Monolayer electrolyte for all-solid-state non-volatile memory

S. Fullerton
University of Pittsburgh,
United States

Keywords: nanoelectronics, monolayer electrolyte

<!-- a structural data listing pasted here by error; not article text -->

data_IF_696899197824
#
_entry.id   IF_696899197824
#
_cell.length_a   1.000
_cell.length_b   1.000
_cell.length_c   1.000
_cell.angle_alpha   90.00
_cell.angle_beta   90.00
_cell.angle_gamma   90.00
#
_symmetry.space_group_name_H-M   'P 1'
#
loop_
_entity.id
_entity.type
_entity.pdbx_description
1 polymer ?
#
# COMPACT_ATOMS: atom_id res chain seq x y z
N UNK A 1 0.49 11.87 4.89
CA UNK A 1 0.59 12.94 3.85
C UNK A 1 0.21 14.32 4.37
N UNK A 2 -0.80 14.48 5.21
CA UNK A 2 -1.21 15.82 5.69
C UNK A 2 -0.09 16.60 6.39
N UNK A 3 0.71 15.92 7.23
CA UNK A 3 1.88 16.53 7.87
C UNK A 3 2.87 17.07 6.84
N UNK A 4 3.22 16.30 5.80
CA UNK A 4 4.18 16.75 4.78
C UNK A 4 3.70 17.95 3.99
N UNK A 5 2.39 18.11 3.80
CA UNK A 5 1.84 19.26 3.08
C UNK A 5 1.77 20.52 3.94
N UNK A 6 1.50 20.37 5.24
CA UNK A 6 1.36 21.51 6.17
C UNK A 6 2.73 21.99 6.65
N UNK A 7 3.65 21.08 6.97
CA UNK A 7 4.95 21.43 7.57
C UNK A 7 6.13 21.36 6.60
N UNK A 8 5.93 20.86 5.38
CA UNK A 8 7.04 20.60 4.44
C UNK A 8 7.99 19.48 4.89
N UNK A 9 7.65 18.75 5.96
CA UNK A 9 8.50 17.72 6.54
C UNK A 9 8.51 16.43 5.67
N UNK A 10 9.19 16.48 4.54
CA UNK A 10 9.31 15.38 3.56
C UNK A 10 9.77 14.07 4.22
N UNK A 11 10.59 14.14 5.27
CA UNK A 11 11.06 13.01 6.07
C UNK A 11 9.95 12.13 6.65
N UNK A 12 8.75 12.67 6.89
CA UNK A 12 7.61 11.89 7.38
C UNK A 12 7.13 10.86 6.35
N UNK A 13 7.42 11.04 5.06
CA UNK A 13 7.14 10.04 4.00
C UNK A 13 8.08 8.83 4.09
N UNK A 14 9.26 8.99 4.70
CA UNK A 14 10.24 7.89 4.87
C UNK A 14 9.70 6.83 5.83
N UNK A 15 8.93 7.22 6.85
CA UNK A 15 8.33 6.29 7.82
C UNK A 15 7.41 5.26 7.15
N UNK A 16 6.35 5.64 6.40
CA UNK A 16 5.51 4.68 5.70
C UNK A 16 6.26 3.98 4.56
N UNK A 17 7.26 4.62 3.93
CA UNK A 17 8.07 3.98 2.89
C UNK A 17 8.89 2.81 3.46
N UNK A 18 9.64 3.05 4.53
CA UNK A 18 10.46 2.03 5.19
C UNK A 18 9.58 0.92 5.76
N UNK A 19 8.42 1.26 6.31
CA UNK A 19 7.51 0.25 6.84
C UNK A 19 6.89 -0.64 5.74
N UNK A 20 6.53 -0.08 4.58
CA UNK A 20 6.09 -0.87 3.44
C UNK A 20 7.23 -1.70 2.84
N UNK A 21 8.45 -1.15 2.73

A non-volatile, solid-state, one-transistor (1T) memory is demonstrated based on electric double layer (EDL) gating of a WSe2 field-effect transistor (FET) using an electrolyte that is a single molecular layer thick. The “monolayer electrolyte” consists of cobalt crown ether phthalocyanine and lithium ions, which are positioned by field-effect at either the surface of the WSe2 channel or a h-BN capping layer to achieve ‘1’ or ‘0’, respectively. Bistability in the monolayer electrolyte memory is significantly improved by the h-BN cap, with density functional theory (DFT) calculations showing an enhanced trapping of Li+ near h-BN due to a ~1.34 eV increase in the absolute value of the adsorption energy compared to vacuum. The threshold voltage shift between the two states corresponds to a change in charge density of ~ 2.5 × 1012 cm-2, and an on-off ratio exceeding 104 at a back gate voltage of 0 V. The on-off ratio remains stable after 1000 cycles and the retention time for each state exceeds 6 hours (max measured). Switching times down to 50 nanoseconds has been demonstrated. The data suggest that faster switching times and lower switching voltages could be feasible by top gating. The research is supported by the National Science Foundation (NSF, U.S.) under Grant No. ECCS-GOALI-1408425 and DMR-CAREER-1847808.